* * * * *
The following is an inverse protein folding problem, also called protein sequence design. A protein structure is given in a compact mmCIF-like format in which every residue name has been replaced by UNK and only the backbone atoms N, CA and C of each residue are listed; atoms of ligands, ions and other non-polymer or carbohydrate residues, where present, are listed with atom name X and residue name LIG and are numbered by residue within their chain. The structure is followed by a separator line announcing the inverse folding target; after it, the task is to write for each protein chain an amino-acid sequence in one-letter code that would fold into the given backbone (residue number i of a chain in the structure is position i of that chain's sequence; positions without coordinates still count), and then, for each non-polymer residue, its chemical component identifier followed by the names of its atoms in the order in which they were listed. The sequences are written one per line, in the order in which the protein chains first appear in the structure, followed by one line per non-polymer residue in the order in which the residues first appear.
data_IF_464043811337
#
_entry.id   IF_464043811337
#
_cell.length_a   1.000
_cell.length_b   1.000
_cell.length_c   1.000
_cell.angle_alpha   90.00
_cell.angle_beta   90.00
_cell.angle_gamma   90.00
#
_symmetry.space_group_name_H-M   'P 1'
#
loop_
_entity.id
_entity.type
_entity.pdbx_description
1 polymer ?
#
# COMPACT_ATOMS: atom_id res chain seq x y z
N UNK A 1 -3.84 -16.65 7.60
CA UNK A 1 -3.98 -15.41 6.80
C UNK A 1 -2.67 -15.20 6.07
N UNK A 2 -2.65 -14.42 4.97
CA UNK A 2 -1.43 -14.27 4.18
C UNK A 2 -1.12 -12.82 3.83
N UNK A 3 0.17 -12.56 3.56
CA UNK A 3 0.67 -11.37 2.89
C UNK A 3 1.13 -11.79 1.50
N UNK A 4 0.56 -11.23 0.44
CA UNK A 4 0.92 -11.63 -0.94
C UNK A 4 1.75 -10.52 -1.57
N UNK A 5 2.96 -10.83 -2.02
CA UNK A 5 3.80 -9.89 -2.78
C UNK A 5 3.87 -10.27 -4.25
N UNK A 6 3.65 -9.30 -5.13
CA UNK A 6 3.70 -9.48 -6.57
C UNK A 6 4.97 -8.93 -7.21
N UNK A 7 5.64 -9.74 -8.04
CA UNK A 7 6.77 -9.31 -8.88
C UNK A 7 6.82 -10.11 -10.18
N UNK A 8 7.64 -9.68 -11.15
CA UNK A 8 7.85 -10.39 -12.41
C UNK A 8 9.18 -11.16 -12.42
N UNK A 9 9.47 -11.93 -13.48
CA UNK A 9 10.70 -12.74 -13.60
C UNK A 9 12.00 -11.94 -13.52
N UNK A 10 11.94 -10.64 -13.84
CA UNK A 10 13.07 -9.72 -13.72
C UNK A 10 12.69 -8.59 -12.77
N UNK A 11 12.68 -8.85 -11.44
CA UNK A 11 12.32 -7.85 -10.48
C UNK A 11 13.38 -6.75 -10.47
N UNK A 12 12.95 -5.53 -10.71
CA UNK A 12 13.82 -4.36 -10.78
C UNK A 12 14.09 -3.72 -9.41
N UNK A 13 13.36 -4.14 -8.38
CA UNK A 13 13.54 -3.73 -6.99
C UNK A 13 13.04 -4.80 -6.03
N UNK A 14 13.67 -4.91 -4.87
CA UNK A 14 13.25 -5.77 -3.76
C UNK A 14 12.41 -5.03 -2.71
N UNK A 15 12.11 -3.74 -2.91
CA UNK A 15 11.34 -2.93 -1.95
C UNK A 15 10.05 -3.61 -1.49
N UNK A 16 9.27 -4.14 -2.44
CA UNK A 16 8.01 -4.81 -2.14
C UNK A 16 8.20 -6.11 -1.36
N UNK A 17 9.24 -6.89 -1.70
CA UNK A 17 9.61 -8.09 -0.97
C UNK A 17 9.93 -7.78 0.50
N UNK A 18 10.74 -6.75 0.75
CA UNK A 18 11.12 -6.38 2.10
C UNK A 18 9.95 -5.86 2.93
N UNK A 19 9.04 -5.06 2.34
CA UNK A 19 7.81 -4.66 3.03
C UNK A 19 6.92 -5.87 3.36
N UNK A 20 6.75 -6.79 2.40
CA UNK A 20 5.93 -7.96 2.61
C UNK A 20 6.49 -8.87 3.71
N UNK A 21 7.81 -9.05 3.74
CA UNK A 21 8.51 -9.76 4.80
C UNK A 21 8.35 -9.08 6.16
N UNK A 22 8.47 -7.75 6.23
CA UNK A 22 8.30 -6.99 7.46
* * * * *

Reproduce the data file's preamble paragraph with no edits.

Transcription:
The following is an inverse protein folding problem, also called protein sequence design. A protein structure is given in a compact mmCIF-like format in which every residue name has been replaced by UNK and only the backbone atoms N, CA and C of each residue are listed; atoms of ligands, ions and other non-polymer or carbohydrate residues, where present, are listed with atom name X and residue name LIG and are numbered by residue within their chain. The structure is followed by a separator line announcing the inverse folding target; after it, the task is to write for each protein chain an amino-acid sequence in one-letter code that would fold into the given backbone (residue number i of a chain in the structure is position i of that chain's sequence; positions without coordinates still count), and then, for each non-polymer residue, its chemical component identifier followed by the names of its atoms in the order in which they were listed. The sequences are written one per line, in the order in which the protein chains first appear in the structure, followed by one line per non-polymer residue in the order in which the residues first appear.